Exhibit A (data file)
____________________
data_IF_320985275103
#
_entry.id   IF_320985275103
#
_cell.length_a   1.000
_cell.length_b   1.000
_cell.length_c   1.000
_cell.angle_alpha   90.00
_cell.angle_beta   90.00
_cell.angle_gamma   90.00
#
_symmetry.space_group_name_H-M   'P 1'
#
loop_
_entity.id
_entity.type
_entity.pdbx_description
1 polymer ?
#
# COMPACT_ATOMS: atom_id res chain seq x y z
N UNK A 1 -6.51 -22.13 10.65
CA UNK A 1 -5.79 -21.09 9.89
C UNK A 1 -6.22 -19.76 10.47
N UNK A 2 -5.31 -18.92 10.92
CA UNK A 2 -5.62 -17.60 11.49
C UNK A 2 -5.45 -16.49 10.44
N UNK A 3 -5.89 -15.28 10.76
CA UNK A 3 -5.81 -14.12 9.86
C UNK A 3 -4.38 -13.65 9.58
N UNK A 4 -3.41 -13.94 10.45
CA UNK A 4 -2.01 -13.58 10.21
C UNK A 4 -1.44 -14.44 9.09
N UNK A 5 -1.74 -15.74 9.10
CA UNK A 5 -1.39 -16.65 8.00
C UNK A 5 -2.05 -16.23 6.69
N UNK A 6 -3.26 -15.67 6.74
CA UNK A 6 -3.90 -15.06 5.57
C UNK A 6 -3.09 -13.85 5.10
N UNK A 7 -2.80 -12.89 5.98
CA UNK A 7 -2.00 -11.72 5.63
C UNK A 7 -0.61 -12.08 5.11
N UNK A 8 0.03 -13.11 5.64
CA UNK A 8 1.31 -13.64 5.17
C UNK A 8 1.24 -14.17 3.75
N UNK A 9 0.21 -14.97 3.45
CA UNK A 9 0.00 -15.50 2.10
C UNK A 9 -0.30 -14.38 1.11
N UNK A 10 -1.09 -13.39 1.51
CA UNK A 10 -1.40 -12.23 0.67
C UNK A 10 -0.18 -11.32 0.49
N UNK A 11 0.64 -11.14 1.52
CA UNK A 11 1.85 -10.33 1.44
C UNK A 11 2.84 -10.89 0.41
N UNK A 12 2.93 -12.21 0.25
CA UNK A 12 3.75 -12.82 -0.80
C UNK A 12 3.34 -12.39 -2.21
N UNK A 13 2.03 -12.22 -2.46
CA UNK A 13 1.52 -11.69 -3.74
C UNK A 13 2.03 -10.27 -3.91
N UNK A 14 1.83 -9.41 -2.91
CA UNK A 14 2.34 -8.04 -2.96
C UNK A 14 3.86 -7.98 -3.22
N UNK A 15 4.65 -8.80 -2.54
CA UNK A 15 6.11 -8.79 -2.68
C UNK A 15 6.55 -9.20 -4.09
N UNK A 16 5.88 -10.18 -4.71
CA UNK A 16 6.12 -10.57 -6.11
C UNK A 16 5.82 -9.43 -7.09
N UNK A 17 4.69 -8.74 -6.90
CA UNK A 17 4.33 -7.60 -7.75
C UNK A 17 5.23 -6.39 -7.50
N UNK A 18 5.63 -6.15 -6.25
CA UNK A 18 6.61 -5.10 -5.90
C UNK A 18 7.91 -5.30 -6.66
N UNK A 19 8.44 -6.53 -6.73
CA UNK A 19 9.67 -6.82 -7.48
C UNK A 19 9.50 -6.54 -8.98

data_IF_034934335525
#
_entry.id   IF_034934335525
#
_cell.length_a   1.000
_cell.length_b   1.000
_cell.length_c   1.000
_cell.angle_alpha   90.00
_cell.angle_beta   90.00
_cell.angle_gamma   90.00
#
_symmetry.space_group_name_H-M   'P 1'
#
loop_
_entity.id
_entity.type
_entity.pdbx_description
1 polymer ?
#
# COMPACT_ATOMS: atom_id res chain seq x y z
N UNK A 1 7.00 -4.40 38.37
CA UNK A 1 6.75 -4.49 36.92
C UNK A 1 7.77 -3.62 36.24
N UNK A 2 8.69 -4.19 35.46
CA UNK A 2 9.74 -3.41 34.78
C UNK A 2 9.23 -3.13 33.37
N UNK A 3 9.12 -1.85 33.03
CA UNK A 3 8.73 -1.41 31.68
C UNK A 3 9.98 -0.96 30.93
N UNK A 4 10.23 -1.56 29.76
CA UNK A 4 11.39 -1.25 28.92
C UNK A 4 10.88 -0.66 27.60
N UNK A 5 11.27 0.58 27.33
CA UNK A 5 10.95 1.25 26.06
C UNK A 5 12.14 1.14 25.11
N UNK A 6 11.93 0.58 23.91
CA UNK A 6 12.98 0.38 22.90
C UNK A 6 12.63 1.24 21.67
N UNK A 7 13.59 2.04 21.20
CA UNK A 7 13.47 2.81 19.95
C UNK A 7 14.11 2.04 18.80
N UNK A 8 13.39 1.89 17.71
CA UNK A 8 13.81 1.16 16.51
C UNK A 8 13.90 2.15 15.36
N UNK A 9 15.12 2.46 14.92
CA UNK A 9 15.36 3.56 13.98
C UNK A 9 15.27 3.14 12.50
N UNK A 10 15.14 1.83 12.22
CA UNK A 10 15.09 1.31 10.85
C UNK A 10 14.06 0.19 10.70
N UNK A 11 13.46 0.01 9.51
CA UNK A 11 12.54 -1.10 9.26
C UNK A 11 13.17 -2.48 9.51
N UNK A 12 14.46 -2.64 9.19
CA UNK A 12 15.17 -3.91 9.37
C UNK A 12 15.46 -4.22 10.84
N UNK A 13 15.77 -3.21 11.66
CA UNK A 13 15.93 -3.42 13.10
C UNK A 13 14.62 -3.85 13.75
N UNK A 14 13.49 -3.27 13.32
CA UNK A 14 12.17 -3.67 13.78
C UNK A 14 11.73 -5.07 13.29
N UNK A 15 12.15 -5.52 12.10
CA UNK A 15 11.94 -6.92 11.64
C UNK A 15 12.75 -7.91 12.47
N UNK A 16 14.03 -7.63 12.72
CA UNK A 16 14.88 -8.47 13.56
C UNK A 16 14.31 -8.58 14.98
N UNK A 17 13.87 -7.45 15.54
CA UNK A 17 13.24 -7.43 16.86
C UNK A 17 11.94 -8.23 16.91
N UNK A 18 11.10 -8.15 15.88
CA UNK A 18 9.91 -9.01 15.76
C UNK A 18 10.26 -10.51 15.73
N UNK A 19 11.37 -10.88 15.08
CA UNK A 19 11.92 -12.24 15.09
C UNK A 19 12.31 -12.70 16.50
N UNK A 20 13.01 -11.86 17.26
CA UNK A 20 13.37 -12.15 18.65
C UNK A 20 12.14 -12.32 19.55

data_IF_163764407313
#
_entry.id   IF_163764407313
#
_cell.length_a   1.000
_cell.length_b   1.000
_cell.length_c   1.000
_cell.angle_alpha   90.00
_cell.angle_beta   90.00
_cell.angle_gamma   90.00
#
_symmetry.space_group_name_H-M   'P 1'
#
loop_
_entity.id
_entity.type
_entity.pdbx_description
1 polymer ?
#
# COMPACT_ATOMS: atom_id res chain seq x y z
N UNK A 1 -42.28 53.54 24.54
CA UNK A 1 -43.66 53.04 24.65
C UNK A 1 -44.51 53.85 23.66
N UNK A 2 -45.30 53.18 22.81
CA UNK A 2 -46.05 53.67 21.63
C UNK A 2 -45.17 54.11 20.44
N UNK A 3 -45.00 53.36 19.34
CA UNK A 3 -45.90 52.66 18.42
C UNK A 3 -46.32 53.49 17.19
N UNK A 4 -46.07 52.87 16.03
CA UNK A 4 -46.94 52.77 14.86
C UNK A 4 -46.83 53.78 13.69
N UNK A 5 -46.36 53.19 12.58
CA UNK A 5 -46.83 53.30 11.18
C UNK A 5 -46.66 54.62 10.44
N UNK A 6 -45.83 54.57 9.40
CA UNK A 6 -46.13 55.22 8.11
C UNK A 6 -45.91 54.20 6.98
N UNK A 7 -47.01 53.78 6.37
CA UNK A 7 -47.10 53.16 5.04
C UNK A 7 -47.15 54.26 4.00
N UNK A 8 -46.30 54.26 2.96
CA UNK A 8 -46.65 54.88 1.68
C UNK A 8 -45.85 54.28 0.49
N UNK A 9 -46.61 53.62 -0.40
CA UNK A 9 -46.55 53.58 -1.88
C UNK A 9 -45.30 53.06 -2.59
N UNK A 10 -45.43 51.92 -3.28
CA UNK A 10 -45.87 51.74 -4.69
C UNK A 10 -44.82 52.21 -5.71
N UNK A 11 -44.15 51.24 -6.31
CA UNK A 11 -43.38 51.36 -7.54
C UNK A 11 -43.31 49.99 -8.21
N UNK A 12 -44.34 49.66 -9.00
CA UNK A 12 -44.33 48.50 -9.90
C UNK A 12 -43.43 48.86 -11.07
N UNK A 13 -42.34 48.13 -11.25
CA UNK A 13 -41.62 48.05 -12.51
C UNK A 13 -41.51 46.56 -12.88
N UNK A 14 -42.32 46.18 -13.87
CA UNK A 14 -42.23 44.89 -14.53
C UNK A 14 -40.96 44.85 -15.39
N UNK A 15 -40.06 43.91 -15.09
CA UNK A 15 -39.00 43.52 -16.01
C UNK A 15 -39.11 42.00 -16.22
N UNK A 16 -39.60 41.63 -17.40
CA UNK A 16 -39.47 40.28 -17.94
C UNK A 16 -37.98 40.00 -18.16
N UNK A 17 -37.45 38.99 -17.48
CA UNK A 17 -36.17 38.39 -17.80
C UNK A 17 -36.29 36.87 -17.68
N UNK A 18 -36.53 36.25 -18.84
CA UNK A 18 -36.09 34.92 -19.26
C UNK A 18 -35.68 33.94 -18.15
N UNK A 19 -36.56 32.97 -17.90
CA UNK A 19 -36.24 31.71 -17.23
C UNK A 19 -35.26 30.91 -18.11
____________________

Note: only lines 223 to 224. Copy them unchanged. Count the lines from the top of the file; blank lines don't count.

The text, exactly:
N UNK A 16 -39.60 41.63 -17.40
CA UNK A 16 -39.47 40.28 -17.94